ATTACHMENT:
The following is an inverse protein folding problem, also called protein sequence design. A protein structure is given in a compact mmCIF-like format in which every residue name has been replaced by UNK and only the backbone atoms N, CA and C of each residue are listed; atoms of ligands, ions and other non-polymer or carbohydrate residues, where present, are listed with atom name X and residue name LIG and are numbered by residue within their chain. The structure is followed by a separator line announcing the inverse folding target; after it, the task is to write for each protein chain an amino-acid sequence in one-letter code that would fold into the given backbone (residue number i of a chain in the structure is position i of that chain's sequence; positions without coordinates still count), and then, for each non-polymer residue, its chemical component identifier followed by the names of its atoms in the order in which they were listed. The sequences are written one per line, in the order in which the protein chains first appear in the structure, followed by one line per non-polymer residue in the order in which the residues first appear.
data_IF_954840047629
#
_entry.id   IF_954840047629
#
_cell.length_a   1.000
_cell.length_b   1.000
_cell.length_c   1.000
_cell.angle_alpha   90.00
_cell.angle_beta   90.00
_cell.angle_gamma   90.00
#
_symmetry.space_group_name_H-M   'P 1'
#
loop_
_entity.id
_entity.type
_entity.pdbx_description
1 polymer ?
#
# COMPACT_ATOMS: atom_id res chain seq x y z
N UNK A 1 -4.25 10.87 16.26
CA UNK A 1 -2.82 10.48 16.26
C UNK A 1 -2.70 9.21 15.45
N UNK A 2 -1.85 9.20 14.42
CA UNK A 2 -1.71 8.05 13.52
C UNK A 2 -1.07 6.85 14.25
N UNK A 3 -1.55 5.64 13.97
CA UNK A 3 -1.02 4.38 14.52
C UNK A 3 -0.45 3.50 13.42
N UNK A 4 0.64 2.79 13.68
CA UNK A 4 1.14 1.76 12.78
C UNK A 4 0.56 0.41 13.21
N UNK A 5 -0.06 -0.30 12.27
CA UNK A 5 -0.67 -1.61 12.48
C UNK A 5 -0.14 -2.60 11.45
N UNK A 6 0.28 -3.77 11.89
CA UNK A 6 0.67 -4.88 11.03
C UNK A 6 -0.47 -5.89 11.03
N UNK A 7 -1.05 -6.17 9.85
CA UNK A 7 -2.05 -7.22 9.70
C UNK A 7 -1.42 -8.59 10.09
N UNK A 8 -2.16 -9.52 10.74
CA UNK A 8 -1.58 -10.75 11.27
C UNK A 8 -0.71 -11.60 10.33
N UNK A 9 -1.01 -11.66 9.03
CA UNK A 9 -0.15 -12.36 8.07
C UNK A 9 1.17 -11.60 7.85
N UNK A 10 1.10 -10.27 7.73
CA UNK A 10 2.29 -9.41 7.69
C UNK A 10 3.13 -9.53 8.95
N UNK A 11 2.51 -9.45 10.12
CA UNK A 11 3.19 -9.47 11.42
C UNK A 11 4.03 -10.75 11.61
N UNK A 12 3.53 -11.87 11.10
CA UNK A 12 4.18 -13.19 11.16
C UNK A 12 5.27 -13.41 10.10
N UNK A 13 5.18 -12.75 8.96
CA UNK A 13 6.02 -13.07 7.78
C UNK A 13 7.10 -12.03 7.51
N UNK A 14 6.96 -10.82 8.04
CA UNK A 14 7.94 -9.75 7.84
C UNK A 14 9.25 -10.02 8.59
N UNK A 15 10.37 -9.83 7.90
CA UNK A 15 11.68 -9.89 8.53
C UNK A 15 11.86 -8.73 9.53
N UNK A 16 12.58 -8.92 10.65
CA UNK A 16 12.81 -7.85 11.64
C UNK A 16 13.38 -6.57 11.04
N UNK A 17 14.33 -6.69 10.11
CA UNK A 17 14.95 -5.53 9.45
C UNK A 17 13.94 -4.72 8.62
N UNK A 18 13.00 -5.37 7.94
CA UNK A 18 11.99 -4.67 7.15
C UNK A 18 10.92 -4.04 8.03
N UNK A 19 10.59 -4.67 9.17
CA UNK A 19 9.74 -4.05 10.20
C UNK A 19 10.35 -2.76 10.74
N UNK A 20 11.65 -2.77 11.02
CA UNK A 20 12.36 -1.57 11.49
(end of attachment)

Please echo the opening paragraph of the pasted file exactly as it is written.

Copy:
The following is an inverse protein folding problem, also called protein sequence design. A protein structure is given in a compact mmCIF-like format in which every residue name has been replaced by UNK and only the backbone atoms N, CA and C of each residue are listed; atoms of ligands, ions and other non-polymer or carbohydrate residues, where present, are listed with atom name X and residue name LIG and are numbered by residue within their chain. The structure is followed by a separator line announcing the inverse folding target; after it, the task is to write for each protein chain an amino-acid sequence in one-letter code that would fold into the given backbone (residue number i of a chain in the structure is position i of that chain's sequence; positions without coordinates still count), and then, for each non-polymer residue, its chemical component identifier followed by the names of its atoms in the order in which they were listed. The sequences are written one per line, in the order in which the protein chains first appear in the structure, followed by one line per non-polymer residue in the order in which the residues first appear.